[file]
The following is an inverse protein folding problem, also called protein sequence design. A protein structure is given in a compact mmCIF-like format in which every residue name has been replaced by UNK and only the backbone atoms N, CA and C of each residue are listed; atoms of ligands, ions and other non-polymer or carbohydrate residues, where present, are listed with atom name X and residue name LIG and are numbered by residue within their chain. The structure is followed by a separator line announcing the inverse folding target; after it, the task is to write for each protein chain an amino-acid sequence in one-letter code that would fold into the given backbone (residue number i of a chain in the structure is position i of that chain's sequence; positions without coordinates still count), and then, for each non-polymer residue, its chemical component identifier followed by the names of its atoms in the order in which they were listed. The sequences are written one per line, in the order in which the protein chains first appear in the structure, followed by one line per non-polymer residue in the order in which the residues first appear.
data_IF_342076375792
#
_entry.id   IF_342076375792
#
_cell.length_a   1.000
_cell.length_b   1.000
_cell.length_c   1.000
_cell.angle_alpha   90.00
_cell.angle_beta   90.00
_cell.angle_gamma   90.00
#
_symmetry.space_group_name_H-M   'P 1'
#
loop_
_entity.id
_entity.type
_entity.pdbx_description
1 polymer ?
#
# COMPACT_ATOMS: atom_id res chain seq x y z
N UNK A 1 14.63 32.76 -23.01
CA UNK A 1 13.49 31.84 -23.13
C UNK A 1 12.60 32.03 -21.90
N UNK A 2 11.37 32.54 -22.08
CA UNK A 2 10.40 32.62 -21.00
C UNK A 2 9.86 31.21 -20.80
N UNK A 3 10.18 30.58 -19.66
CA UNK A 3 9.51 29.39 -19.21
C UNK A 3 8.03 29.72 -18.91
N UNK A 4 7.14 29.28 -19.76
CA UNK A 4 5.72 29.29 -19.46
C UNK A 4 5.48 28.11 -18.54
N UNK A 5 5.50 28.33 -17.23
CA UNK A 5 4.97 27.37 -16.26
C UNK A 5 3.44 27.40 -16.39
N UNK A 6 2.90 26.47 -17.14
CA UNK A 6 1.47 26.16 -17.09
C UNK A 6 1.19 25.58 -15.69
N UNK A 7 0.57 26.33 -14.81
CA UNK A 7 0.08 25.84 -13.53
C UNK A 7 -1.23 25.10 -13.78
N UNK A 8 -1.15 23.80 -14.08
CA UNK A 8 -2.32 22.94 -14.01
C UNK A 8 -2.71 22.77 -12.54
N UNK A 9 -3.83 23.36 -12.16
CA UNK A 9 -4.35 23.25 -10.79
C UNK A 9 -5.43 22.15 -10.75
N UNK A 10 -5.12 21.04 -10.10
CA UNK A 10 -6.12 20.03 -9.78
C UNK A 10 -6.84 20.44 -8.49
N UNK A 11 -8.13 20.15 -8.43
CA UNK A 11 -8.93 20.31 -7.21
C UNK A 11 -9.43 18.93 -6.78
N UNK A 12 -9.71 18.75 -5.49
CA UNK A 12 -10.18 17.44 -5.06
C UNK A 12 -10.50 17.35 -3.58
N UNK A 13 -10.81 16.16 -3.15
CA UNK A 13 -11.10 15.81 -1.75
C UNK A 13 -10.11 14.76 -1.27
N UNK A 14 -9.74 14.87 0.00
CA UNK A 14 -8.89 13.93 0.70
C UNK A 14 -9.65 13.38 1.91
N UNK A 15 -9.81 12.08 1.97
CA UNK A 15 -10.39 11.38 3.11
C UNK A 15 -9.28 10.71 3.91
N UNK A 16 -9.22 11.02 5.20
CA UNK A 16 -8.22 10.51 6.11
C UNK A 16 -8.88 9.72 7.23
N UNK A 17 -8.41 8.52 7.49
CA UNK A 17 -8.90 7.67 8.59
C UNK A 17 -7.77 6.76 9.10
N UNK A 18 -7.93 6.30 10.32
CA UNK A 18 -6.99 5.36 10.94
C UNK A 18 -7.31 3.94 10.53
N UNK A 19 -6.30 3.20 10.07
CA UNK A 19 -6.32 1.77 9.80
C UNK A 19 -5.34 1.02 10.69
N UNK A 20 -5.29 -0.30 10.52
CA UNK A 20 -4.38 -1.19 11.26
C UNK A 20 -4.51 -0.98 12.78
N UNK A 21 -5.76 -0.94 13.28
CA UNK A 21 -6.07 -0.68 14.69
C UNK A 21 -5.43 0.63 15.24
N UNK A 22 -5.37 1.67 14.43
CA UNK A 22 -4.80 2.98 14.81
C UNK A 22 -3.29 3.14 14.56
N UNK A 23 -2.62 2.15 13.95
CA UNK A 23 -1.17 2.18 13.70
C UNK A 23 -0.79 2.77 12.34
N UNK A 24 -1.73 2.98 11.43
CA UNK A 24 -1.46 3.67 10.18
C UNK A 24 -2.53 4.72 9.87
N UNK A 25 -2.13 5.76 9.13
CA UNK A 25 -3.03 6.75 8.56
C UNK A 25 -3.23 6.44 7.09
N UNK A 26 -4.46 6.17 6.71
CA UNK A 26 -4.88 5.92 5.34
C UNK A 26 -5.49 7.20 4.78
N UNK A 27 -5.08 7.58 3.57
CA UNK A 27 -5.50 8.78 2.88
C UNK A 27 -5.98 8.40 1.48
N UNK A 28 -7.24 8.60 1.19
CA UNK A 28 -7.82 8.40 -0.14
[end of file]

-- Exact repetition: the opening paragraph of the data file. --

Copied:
The following is an inverse protein folding problem, also called protein sequence design. A protein structure is given in a compact mmCIF-like format in which every residue name has been replaced by UNK and only the backbone atoms N, CA and C of each residue are listed; atoms of ligands, ions and other non-polymer or carbohydrate residues, where present, are listed with atom name X and residue name LIG and are numbered by residue within their chain. The structure is followed by a separator line announcing the inverse folding target; after it, the task is to write for each protein chain an amino-acid sequence in one-letter code that would fold into the given backbone (residue number i of a chain in the structure is position i of that chain's sequence; positions without coordinates still count), and then, for each non-polymer residue, its chemical component identifier followed by the names of its atoms in the order in which they were listed. The sequences are written one per line, in the order in which the protein chains first appear in the structure, followed by one line per non-polymer residue in the order in which the residues first appear.